Many homebuilders are designing new homes and remodeling existing ones to allow homeowners -- specifically Baby Boomers -- to age comfortably in place, the National Association of Home Builders says.
The 2003 NAHB Builder Survey, sponsored by NAHB and Countrywide Home Loans, reveals a significant number of builders are including aging-in-place features in homes. Many homes -- especially those in active adult communities and senior apartments -- are designed with the following features:
"The vast majority of people prefer to stay in their existing homes and neighborhoods as they age, but there are a number who want to move into a new home or community," said Kent Conine, president of the National Association of Home Builders and a home and apartment builder from Dallas.
"Whatever lifestyle choices they make, all Americans -- regardless of their age -- deserve a home that is comfortable and allows them to maintain their independence and dignity."
AARP Executive Director and CEO William D. Novelli addressed the issue of aging in place and universal design -- the term given to designing a home to accommodate people of all ages -- at the 2002 Seniors Housing Symposium.
"And of course, modifying homes to make them more livable -- and less likely to be obstacle courses or accidents waiting to happen -- will continue to be important," he said. "Everyone here today, I am sure, is knowledgeable about our housing stock. You know, certainly, that most homes in America -- from the plushest to the simplest -- were not designed to be age friendly or, as we like to say 50+ friendly. I don't even offer that as criticism, it's just a fact."
Meanwhile, findings from Del Webb's 2003 Baby Boomer Report reveal that 59 percent of those surveyed expect to relocate in retirement. This number is much higher than in previous years. It reinforces the continuation of the current housing boom, says Del Webb, which has sold close to 80,000 homes in active adult communities since 1960.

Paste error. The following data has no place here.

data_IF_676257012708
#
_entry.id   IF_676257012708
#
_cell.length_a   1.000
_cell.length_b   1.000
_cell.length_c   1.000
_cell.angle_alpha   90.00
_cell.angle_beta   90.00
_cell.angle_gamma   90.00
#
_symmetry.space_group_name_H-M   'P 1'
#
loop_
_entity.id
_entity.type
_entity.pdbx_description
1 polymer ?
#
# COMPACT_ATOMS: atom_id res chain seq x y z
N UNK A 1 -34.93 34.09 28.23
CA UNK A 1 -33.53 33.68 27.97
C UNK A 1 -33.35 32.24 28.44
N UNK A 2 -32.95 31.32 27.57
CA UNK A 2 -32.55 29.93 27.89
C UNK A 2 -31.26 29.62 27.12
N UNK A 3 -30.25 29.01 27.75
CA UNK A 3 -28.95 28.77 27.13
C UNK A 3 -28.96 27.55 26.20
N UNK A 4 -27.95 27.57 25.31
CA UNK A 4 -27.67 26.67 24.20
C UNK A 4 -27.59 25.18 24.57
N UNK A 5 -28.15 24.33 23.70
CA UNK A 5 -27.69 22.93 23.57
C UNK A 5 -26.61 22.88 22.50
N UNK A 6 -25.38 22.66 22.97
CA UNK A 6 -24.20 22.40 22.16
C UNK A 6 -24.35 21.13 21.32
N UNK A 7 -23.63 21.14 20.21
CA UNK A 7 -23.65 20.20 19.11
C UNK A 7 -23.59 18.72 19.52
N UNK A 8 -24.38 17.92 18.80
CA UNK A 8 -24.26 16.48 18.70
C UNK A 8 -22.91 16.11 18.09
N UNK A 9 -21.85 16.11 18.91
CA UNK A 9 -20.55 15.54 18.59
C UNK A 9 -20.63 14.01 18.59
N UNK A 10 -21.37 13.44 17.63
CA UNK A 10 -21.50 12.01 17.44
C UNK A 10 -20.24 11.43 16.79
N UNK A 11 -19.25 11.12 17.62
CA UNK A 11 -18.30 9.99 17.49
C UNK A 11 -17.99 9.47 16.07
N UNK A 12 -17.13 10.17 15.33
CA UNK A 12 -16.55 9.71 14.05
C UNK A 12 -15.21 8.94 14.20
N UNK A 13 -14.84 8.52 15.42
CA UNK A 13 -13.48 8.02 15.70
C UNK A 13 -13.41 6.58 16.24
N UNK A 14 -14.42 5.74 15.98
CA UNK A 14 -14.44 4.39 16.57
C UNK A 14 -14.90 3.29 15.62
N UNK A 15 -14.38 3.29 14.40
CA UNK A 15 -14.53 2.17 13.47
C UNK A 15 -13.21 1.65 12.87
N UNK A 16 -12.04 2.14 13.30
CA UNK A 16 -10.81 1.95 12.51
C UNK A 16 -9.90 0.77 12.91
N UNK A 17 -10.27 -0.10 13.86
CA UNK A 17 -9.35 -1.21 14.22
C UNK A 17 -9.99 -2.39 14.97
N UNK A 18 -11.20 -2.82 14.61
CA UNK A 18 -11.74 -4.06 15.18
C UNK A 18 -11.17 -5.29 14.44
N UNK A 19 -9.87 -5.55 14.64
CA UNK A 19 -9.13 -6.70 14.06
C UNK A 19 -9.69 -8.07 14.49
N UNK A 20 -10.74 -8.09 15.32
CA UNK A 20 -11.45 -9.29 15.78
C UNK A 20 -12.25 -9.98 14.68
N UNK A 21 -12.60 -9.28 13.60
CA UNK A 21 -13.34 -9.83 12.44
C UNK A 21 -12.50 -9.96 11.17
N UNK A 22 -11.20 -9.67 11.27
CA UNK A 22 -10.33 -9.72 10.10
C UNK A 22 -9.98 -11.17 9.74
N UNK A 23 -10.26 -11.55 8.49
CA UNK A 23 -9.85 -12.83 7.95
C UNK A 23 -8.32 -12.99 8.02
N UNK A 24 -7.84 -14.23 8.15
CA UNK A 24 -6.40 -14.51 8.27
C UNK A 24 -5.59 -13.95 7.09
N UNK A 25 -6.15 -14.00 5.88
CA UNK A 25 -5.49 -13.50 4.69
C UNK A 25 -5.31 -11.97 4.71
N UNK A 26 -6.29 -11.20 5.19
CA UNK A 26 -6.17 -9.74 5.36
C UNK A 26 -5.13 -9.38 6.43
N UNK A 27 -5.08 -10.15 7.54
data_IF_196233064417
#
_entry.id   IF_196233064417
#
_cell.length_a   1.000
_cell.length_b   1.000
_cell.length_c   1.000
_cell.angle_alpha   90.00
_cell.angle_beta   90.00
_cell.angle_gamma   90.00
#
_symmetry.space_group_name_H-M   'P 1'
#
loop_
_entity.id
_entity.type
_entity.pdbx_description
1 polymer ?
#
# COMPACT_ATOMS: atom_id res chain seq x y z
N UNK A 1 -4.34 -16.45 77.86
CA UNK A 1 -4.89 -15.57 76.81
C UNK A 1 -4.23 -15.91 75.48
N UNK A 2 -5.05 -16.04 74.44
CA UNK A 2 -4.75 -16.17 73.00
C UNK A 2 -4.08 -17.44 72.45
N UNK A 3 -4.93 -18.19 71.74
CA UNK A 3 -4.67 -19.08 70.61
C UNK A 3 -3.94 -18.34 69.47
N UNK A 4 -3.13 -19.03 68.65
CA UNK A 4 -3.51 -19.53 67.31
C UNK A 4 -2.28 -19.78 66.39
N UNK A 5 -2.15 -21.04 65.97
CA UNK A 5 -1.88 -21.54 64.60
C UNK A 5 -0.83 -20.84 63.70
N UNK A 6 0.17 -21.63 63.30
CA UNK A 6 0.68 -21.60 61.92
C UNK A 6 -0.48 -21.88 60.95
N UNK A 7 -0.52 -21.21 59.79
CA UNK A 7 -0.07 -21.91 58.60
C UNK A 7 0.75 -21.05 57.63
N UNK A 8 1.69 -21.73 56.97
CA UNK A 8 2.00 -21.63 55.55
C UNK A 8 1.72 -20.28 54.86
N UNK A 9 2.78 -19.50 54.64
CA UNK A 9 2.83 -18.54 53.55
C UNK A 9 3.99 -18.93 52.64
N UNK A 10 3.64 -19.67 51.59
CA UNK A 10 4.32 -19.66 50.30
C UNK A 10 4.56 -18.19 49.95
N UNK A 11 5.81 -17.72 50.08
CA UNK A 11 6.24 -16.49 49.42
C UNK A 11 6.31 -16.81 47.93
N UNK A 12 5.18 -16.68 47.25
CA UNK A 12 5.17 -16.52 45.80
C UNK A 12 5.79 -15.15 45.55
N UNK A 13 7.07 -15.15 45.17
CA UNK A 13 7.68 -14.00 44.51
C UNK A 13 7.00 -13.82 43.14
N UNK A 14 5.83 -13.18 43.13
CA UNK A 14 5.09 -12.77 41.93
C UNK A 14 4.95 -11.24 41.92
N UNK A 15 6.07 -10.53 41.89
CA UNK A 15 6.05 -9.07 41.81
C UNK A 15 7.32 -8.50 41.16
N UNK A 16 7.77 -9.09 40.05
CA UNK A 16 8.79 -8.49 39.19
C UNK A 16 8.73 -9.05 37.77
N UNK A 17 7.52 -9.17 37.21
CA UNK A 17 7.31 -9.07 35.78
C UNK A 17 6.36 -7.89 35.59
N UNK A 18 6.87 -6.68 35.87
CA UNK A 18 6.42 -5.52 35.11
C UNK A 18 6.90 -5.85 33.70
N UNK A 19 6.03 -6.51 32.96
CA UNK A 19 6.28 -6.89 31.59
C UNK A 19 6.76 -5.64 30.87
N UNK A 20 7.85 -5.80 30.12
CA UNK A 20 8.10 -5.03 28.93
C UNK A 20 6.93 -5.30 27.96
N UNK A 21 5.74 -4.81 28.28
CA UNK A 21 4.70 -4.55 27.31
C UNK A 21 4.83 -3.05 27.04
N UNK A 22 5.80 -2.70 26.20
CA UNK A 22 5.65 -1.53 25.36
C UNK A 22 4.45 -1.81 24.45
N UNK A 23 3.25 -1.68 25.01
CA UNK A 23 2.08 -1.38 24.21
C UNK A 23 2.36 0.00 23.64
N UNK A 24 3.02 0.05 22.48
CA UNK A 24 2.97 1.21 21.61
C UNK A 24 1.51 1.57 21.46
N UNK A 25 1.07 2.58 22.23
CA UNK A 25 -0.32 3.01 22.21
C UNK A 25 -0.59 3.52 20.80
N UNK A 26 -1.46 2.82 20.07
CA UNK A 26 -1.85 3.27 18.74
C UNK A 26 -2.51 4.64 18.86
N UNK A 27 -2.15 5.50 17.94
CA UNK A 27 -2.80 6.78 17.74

Active adults consider a variety of factors when looking for a new home for retirement, including low maintenance, aesthetics, community security, healthcare availability and recreational amenities, according to the survey.
A survey of home builders and developers, released at NAHB's Seniors Housing Symposium earlier this year, reveals that 75 percent of buyers 50 and older are searching for a home that provides yard or grounds service and exterior home maintenance. And most are likely to choose a location that is close to their current home.
And Boomers not only want universal design to accommodate them as they age, but they want all the extras, too -- even bigger, more luxurious houses.
Indeed, one-fourth of home buyers aged 50 and older are paying more for the home of their golden years than for their previous house, and their new home likely features much more than aging-in-place considerations, but also next-generation amenities like structured wiring and exterior maintenance services.